Now, I could go all in and say that men are becoming lazy in terms of the dating world, but that they are also lazy in having respect for others in general. But, honestly, what came first – the chicken, or the egg?
As a woman, I can’t simply change a man into believing and applying chivalry. Plus, that isn’t my job. I could try and try and try, and fail every single time, when I have all the change I need.
I’ll forever choose to be a holder of the more traditional, old fashioned ways. Sometimes I feel like I am surrounded by those who simply look at me and go, “Where are you from? Do you know what year it is? Get with the times…” All because I believe in the traditional, genuine, kind gestures of a man. And I would make the necessary changes for myself to find it.
While I do agree, from other sources, that chivalry has evolved. What one person might see as chivalrous behavior could be an insult to the next. From the traditional opening of doors, pulling out chairs, walking on the sidewalk closest to the street, the kissing of hands, and rising from one’s seat when a woman enters the room, to modern chivalry – nice dinners, affection, allowing the woman to lead, and simply attentive investment in the relationship.
But many today don’t even practice it at all. From the sounds of it, people are evolving so rapidly and branching out in all chaotic avenues – chivalry in dating may be tiresome, having a hard time keeping up, or defined as useless when people are just too difficult to please.
I’m speaking to those who still do – the teeny, tiny slim margin that still believe in chivalry. The women who still want it present in their love life, and are having the most difficult time finding it. While I do know acts of chivalry are still out there, I do believe the practice of it is endangered – here are my key reasons why and what we can do about it.
Key Reasons Chivalry Is Endangered & How To Change It
We live in a hooked-up society
Because, hey, well – it isn’t fairly frowned upon anymore. So what gives? Why establish all the effort relationships entail when you can simply have all the benefits of saving money, your sanity and getting action regularly all at the same time?
After reading plenty of male perspectives on chivalry – for them, dating isn’t a necessity. And for “modern chivalry“, dating is everything. People are stingy nowadays – which isn’t the problem. The problem is that spending the money isn’t worth getting to know someone – when you don’t have to.
Communication is now lost. We go from love letters of 1,000 words to texts up to 140 characters – most of which only consists of late night invites.
Is it complacency, for both men and women? Are both being wrongfully conditioned to adhering to this kind of behavior – thinking they will eventually “get lucky” in finding someone to sweep them or their feet, or give them a challenge?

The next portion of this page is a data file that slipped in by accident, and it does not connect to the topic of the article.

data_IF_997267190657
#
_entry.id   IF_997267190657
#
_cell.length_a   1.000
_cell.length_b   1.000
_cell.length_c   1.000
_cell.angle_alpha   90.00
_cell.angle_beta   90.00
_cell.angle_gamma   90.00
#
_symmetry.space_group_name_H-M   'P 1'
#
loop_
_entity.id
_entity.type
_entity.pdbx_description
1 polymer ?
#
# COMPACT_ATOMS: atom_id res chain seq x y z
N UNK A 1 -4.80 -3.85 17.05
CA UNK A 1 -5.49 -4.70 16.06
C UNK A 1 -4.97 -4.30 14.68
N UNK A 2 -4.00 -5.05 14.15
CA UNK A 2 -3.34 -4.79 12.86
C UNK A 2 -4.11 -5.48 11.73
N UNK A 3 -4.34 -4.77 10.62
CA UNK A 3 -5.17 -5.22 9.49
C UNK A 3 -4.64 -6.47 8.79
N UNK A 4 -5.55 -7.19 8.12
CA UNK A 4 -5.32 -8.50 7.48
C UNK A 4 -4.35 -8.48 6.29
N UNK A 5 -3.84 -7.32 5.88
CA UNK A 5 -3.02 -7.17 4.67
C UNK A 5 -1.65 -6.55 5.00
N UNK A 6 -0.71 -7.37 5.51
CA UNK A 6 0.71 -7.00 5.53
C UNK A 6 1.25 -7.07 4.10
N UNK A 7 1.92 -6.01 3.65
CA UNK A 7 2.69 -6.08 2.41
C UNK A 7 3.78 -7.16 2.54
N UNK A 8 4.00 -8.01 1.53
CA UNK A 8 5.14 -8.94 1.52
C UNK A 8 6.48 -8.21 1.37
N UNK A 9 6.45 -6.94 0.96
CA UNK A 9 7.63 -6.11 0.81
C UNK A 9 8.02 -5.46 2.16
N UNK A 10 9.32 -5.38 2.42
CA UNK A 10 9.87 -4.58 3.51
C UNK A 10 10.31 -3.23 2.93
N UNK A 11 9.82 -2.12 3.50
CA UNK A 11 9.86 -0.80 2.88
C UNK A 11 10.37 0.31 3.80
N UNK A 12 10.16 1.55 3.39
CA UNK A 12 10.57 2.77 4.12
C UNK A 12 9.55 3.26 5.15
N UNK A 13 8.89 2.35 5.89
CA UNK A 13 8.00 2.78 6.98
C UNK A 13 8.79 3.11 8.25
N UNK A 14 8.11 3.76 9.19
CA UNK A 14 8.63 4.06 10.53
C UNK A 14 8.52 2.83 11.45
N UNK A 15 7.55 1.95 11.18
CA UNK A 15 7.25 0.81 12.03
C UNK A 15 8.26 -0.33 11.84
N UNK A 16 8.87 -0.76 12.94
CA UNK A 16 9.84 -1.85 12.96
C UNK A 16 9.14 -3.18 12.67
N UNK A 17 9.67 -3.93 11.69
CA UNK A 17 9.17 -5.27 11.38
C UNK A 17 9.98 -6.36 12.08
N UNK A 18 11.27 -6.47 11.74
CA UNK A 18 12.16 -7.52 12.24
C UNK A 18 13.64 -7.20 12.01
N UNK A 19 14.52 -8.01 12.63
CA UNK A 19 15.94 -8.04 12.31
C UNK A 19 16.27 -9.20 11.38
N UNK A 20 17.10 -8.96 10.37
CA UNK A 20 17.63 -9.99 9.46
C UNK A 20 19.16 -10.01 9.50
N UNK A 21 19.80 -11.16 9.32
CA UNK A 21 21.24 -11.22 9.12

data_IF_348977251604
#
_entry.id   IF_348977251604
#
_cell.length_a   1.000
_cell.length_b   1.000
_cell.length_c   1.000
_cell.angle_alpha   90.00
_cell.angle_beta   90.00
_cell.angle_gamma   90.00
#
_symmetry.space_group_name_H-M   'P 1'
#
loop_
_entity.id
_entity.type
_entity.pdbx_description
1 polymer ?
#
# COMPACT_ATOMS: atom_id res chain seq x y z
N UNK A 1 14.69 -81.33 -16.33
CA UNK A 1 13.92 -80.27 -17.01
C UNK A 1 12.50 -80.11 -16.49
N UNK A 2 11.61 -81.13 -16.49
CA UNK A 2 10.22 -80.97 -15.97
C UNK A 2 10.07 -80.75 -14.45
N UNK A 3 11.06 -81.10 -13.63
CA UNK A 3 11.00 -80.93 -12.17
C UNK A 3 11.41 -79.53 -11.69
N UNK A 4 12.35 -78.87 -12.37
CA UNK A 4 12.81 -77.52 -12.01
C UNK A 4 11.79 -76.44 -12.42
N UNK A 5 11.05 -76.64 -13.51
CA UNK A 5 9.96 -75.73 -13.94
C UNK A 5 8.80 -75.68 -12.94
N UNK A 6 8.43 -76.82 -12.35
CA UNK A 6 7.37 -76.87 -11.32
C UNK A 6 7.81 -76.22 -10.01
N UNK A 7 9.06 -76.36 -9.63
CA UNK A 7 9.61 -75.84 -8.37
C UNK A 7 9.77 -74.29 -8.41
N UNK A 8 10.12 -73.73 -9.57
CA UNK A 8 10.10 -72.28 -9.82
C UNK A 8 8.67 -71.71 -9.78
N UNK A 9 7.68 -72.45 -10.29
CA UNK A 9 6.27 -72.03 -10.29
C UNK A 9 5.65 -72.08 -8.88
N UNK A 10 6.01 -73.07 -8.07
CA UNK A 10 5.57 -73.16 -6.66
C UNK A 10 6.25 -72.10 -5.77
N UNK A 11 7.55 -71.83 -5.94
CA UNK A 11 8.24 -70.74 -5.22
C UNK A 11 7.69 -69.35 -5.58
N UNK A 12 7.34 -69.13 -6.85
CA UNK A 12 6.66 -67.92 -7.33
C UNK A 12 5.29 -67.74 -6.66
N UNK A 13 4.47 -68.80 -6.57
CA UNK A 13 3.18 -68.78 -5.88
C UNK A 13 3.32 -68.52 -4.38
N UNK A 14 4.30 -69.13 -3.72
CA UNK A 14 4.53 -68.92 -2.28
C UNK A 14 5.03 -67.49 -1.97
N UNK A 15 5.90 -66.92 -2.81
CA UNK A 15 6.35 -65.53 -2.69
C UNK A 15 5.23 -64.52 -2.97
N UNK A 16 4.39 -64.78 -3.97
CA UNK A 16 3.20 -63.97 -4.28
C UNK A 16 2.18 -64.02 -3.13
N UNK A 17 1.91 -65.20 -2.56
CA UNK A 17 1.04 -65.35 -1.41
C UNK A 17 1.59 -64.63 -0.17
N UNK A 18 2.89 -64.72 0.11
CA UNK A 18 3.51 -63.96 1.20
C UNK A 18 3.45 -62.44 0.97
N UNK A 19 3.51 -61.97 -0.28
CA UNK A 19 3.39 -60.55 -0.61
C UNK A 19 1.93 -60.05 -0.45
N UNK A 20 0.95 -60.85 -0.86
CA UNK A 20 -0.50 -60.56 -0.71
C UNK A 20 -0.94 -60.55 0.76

I won’t lie when I say I’ve been there – that stage in my life where I didn’t want anything serious. But I did realize in time, when I finally woke from my coma of flings, that my world of real dating had changed. It was difficult to find someone with what I thought were honest morals and values of courtship – yet I remained more accepting of it, because I was once conditioned to. In dating, I consistently attracted those who I have been conditioned to. Some may call it the, “Type of guy I initially go for, even though they have usually been wrong for me.”
Yeah, you know what I’m talking about.
And it all had proved what little self worth I had lowered myself to, as I was tossed from one bad relationship to the next. I literally had to detox my impression on Love, change the way I viewed myself and others, and how I wanted others to pursue me. It took me years to know what I truly deserved, regaining my own self worth, and understanding why instilling my worth allowed me to have more successful relationships.
We have lowered our standards & expectations
In dating, relationships, marriage and beyond! The lowering of our standards and expectations seem to come naturally to those who are convinced they have the “single, and forever alone” syndrome. Those may find themselves shedding off a few vulnerable layers in order to help their chances for the next relationship (which is a major no-no). And you’ll do it without even realizing it.
If your last relationship ended on bad terms, or that acts of chivalry came to a halt early on in the relationship – that might feed into your belief that there are no more guys out there who are willing to comply to your needs. Especially if this ending happens repeatedly. And that is far from the truth.